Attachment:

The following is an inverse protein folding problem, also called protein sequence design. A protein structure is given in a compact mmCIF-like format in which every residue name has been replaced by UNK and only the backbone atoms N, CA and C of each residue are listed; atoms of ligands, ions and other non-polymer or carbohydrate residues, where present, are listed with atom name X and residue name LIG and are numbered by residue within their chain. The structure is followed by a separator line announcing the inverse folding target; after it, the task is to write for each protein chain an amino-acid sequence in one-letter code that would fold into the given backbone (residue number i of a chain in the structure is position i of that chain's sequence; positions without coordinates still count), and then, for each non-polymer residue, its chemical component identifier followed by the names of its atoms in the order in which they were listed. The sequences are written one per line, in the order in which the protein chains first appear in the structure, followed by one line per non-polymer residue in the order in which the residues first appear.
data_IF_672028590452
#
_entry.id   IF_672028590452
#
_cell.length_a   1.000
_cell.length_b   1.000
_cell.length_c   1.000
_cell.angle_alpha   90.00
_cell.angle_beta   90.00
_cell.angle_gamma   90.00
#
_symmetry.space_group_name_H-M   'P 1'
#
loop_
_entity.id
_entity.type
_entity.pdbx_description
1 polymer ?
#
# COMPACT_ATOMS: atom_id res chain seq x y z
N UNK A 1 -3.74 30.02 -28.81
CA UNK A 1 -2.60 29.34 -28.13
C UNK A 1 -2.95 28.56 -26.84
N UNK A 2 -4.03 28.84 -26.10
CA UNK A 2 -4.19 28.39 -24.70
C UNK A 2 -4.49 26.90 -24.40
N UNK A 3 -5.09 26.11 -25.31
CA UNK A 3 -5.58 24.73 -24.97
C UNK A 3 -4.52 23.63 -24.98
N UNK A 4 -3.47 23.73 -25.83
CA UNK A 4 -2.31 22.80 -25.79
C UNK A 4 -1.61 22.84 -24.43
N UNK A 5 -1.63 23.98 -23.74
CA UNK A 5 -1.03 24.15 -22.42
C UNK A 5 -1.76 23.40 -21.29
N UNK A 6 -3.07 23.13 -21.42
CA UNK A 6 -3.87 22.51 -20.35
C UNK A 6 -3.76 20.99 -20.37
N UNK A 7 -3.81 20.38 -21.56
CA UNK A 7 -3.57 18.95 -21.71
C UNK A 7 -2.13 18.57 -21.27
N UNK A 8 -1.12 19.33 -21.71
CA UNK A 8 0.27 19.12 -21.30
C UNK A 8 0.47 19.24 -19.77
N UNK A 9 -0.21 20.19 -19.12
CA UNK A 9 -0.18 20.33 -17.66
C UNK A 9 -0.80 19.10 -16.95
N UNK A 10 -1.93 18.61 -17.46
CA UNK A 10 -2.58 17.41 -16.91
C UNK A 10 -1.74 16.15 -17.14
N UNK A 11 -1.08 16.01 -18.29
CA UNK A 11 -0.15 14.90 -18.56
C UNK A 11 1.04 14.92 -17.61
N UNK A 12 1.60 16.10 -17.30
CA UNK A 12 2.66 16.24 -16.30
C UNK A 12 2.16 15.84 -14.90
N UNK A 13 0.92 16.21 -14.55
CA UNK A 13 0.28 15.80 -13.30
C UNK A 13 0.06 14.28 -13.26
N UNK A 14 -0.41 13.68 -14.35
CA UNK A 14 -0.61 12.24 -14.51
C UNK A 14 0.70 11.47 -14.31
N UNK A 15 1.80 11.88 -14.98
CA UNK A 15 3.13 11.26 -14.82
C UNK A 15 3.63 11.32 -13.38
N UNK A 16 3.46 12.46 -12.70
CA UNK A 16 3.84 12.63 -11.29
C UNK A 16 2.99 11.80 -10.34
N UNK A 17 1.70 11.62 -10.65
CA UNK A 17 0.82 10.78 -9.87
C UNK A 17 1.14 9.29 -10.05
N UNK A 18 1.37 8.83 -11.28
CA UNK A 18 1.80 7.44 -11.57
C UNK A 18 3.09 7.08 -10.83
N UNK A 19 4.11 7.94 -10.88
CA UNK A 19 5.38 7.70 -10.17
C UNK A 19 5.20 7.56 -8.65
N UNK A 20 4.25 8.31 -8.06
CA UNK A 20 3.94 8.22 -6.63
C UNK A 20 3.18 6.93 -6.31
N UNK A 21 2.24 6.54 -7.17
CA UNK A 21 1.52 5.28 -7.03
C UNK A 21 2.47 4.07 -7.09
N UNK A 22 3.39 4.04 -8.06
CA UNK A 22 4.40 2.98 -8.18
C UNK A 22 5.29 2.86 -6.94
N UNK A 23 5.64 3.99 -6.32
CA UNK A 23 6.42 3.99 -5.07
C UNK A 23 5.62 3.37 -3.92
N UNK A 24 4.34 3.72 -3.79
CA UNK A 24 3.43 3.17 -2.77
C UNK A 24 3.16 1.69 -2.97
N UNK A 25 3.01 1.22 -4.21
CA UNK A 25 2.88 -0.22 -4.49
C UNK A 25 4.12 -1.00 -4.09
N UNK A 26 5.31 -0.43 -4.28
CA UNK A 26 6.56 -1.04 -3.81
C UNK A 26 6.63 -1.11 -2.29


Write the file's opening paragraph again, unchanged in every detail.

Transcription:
The following is an inverse protein folding problem, also called protein sequence design. A protein structure is given in a compact mmCIF-like format in which every residue name has been replaced by UNK and only the backbone atoms N, CA and C of each residue are listed; atoms of ligands, ions and other non-polymer or carbohydrate residues, where present, are listed with atom name X and residue name LIG and are numbered by residue within their chain. The structure is followed by a separator line announcing the inverse folding target; after it, the task is to write for each protein chain an amino-acid sequence in one-letter code that would fold into the given backbone (residue number i of a chain in the structure is position i of that chain's sequence; positions without coordinates still count), and then, for each non-polymer residue, its chemical component identifier followed by the names of its atoms in the order in which they were listed. The sequences are written one per line, in the order in which the protein chains first appear in the structure, followed by one line per non-polymer residue in the order in which the residues first appear.